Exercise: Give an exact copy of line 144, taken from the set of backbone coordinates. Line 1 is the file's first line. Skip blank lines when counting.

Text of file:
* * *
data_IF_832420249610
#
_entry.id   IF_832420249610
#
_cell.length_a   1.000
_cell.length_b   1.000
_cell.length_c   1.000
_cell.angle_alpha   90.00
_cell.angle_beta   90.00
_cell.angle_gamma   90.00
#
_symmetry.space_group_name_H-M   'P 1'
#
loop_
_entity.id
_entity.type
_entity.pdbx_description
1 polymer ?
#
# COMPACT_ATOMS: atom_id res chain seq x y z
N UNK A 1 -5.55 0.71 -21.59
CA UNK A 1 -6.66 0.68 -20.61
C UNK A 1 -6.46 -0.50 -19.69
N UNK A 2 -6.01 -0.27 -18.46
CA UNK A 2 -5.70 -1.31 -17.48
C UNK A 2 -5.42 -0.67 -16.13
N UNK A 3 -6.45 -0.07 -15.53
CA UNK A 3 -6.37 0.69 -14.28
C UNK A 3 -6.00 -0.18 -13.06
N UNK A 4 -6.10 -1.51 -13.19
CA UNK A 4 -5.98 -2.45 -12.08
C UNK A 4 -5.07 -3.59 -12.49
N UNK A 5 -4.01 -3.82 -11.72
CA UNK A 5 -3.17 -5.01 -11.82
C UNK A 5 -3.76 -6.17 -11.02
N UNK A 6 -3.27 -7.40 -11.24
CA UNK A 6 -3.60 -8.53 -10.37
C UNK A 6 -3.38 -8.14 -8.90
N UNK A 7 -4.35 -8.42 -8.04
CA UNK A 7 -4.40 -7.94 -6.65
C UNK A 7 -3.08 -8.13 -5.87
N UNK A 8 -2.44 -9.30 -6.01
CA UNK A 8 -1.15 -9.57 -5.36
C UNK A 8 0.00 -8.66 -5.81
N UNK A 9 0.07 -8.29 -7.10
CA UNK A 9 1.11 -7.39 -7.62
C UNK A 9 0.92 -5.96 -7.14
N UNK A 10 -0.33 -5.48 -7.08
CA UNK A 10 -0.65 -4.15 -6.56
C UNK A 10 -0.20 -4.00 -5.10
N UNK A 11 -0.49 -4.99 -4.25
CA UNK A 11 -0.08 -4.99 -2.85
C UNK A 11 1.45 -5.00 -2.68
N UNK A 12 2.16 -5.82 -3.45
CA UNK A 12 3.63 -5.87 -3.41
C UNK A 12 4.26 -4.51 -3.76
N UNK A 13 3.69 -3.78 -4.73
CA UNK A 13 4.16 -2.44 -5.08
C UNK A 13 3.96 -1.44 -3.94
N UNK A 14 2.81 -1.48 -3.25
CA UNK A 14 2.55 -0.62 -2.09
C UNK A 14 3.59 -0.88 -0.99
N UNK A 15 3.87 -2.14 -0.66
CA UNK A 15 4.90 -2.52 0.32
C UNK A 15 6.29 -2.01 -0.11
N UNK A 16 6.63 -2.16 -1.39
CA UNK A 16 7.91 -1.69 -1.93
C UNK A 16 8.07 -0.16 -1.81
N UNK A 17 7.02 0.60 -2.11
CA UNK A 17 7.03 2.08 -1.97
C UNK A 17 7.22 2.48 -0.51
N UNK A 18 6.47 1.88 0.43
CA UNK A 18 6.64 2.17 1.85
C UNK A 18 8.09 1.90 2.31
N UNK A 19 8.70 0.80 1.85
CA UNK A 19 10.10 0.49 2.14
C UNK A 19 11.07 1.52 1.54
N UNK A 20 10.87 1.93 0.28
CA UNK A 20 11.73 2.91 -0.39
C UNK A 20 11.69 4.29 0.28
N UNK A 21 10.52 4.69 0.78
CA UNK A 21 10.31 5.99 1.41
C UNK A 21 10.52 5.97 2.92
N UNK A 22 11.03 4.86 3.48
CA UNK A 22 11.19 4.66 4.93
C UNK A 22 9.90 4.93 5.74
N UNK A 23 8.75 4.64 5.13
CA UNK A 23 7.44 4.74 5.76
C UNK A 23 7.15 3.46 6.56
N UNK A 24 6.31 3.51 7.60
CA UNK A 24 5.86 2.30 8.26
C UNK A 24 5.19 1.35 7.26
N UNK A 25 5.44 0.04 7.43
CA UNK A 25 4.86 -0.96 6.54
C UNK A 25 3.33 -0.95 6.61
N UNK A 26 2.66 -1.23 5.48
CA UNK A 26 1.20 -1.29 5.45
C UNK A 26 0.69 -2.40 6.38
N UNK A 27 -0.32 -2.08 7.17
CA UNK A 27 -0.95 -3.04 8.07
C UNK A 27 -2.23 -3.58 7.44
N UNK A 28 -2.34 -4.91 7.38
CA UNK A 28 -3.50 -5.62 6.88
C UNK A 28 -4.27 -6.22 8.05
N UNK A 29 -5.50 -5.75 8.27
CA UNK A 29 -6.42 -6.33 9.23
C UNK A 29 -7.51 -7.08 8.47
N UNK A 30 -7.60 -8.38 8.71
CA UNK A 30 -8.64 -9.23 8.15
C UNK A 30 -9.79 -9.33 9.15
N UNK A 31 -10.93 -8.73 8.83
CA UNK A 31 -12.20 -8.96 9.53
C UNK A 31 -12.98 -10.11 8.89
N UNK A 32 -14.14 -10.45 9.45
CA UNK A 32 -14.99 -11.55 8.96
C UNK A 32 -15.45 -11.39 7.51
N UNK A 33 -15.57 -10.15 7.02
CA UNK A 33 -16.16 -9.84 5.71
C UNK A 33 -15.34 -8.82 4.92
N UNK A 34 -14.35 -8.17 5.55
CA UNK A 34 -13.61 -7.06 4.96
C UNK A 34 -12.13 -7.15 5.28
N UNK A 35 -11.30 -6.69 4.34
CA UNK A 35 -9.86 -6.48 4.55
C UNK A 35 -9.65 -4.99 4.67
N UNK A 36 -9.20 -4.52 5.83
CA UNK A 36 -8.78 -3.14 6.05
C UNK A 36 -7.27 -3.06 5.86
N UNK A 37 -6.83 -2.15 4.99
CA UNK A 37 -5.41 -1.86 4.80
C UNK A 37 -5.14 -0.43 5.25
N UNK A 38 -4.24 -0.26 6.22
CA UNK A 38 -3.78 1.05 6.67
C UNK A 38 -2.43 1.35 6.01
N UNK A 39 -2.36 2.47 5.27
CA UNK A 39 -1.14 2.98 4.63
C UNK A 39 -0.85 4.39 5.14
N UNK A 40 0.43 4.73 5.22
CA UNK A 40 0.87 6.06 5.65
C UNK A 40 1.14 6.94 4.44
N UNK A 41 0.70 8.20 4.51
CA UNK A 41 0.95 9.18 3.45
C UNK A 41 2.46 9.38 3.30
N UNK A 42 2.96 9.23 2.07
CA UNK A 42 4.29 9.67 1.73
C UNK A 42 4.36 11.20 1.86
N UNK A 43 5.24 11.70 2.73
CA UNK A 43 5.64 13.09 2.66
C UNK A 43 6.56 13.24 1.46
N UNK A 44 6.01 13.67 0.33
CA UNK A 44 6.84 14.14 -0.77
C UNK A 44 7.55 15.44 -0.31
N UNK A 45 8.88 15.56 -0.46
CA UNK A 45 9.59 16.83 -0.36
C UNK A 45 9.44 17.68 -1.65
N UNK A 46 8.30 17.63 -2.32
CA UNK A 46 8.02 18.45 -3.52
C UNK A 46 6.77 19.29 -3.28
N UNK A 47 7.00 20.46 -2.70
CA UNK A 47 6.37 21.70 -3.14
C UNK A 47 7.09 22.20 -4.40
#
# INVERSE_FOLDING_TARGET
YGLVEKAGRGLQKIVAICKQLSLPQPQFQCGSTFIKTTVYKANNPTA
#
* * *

N UNK A 42 2.96 9.23 2.07